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Information on the waiting time penalty

As a worker in the state of California, it is imperative to become familiar with the many employment laws and public policies that are in place.

Full payment of wages to employees, in a prompt manner, is expected in California. To ensure that companies follow all laws in association with the payment of wages upon the termination of employment, the state enacted Labor Code Section 203. In short, this allows for a penalty to be assessed against a company if it fails to pay wages to a worker at the conclusion of an employer-employee relationship.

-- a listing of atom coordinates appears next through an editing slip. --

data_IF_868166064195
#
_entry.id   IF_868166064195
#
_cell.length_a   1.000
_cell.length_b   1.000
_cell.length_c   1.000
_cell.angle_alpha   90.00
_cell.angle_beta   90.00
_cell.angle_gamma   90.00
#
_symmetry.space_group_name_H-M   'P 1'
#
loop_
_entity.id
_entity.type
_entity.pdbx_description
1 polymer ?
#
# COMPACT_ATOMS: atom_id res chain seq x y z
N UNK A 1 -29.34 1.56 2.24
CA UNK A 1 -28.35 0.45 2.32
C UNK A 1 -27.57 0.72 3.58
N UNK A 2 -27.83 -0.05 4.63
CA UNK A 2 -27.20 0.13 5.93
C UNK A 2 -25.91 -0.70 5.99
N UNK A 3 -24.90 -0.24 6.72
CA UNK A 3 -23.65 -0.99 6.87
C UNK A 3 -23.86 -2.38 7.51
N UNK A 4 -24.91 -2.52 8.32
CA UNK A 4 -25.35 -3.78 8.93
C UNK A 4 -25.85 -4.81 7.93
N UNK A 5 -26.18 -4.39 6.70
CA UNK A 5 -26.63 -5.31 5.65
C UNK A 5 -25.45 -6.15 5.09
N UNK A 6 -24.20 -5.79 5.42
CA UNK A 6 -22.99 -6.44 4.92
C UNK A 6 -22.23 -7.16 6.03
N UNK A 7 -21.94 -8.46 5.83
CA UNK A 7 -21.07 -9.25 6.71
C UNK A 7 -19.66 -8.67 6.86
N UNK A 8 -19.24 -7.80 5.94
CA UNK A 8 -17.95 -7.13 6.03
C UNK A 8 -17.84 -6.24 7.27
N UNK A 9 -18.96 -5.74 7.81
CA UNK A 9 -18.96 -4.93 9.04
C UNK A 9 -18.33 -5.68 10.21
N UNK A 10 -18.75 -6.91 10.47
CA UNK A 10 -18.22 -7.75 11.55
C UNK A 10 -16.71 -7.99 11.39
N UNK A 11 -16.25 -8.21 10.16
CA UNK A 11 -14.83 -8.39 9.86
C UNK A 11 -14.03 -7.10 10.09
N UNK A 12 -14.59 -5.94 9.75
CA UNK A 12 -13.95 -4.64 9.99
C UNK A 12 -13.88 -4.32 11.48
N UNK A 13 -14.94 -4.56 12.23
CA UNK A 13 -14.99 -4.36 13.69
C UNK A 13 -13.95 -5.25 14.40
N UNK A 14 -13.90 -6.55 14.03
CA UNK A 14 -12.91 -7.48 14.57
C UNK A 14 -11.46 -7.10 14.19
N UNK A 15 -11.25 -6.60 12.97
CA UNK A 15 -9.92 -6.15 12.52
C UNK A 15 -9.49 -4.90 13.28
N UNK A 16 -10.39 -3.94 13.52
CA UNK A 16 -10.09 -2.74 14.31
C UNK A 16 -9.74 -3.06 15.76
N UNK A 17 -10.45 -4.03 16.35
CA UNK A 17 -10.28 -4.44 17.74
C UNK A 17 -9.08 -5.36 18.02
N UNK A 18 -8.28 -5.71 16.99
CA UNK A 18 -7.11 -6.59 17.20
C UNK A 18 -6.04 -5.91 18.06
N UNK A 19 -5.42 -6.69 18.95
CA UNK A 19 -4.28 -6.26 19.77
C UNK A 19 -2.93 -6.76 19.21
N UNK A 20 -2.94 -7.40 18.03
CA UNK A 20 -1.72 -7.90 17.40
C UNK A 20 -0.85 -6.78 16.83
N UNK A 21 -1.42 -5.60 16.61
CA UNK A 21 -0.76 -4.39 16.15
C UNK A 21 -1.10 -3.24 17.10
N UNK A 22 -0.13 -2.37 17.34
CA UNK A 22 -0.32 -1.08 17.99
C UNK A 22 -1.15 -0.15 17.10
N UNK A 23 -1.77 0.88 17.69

In order for a waiting time penalty to be assessed, an employer-employee relationship must exist. Furthermore, the employee must have been discharged or quit. This can include being laid off.

The amount of the penalty is based on many factors, including the daily pay rate of the employee. It is calculated by multiplying the days the worker was not paid by his or her daily wage.

If a worker feels he or she is owed money, the employee has the right to file a formal complaint with the state’s Division of Labor Standards Enforcement.

Most companies are well aware of the waiting time penalty, which is why they promptly pay any employee leaving the company. Even so, there are times when a company neglects to do so, which forces the former employee to make a decision regarding how he or she will receive full payment. It is good to understand the waiting time penalty, as you deserve to receive any money you earned while working for a previous employer.

Source: State of California, Department of Industrial Relations, “Waiting time penalty,” accessed May. 12, 2015

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